Waiting For Your Behavioral Cues

Felines are very absorbent by nature and are quite intelligent. They learn to predict their owner’s routines and habits. This includes noticing different behavioral clues. They understand when their owners do certain things, like go into the kitchen and use a can opener. This can often signal they may be getting a meal or treat. If you are getting ready to leave your home, your pet will watch you to see what happens next. Or, if you are getting ready to sit on the couch and snuggle up, your purr baby might be keenly interested in coming over and securing a nice napping spot.

How Do Cats Learn To Stare?

For humans, staring is often unwanted and can be considered rude. However, for a feline, the eyes are one of their most powerful tools to navigate the world. Cats have much better vision than humans, and we do not see things exactly the same way. Humans see things better during the day. However, felines are better at seeing in low and dim light. They also have a wider field of vision than humans do. They can see about 200 degrees, while we see at about 180 degrees. Cats are more active in the dim hours, dusk, and dawn, and their eyes are far more sensitive to low light. This is because they have 6 to 8 times more rod cells in their eye structure than we do.

Feline eyes are slightly different in shape than ours, gathering and reflecting light a little differently. Their better vision makes them such good hunters. Conversely, humans see more colors and more vibrant colors than our feline friends do.

Felines are naturally observant, and staring is likely something they learn to do very naturally. For them, it is not rude or intrusive. This is how they gather information about the world around them.

Should I Stare Back At My Cat?

A lot of folklore and myth surrounds staring into a cat’s eyes. A prevalent question that people have is, “Is it safe to stare back at my cat?” There are many different versions of why looking deep into a kitty’s eyes might be a bad idea. This includes believing that a feline’s eyes are openings into the underworld and will bring bad fortune. Other stories believe that looking into a kitty’s eyes will curse the person looking.

Of course, these are all stories and legends. There is no truth behind a cat’s eyes being any kind of evil. That said, gazing directly back into your cat’s peepers may not always be a great idea. Cats use their eyes to communicate different emotions, including aggression and territoriality. They may interpret you or someone they do not know looking directly into their line of vision as a threat. This can trigger an aggressive reaction.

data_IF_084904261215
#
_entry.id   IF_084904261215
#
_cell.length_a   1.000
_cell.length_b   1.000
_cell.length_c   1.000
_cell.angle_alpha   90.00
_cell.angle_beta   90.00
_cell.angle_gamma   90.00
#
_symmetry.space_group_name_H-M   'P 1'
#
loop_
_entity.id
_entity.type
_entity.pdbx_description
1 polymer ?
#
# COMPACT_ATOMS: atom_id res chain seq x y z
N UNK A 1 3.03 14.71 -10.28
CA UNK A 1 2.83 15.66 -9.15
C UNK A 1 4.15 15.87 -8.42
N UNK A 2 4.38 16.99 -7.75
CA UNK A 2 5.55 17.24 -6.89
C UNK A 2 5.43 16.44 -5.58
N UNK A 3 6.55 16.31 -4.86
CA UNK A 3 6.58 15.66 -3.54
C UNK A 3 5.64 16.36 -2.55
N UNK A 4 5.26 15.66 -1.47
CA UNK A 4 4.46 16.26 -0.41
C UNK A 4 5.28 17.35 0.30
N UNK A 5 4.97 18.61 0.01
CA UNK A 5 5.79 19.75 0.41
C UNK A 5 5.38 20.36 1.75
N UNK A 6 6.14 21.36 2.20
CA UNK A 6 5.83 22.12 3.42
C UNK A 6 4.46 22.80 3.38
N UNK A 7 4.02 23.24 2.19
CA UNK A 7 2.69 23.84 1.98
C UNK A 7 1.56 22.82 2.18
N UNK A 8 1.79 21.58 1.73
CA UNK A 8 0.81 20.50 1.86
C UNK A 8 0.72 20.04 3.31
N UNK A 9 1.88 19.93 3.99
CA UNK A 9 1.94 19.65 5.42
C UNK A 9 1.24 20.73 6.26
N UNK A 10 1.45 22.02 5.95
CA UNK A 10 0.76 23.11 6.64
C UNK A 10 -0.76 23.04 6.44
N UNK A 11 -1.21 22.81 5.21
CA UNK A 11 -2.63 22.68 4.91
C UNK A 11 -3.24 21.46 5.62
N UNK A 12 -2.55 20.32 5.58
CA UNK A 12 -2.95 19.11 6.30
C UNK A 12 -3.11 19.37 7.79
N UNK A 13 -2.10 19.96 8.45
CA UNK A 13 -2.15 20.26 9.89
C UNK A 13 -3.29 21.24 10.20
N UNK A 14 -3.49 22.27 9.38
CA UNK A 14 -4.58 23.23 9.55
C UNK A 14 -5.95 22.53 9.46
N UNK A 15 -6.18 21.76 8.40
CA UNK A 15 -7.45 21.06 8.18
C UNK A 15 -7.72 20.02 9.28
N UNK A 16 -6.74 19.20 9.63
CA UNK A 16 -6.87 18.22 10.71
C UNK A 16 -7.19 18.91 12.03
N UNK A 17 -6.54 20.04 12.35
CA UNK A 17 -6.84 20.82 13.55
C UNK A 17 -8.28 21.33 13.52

If you are looking into your kitty’s eyes, make sure to work in several slow blinks so they know you are not a threat and are coming from a place of affection, not aggression.

Frequently Asked Questions

Can cats see into your soul?

The idea that cats can see into your soul comes from ancient myths and beliefs where felines were considered supernatural beings. While this is a commonly searched question, it is doubtful that looking into your purr baby’s eyes will put you in any kind of eternal danger.

Should I be worried about my cat always staring at me?

Most of the time, your purr baby staring at you is no reason to be concerned or worried. Most often, your kitty is simply curious or trying to get your attention, not plotting to take over the world. If your pet is peering intently, pay her a little attention to ensure she has everything she needs, feels safe, and knows you love her.

Why does my cat stare at me without blinking?

A kitty staring purposefully without blinking or with very little blinking is usually just very interested in what is happening. Pay attention to your kitty’s posture. Does she seem alert or relaxed? If your kitty is trying to make herself bigger, is puffed up, or taking a defensive stance, something might be going on that is triggering her.

Final Thoughts

Your cat staring at you is normal behavior and very common for felines. For them, their eyes are some of the most key communication tools they have with other animals, humans, and the rest of the world. Staring is most often done out of curiosity or because a kitty is trying to get your attention. Pay attention to what is happening around your pet, which can sometimes give clues to their behavior.

Though some myths and legends exist about staring into a cat’s eyes, this is not harmful. Owners should be careful and make sure they are slowly blinking to communicate to their kitties that they are not a threat or aggressive. Just like humans wonder what their pet’s behavior means, felines are often curious about what their humans are doing. Staring goes back and forth between pets and owners, and there is usually no cause for concern.

Person holding shock collar remote in front of a cat

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1 Comment

  1. Sylvia Aldrich

    I do not think shock collars are a good thing for cats, or dogs, for that matter. I prefer gentle training.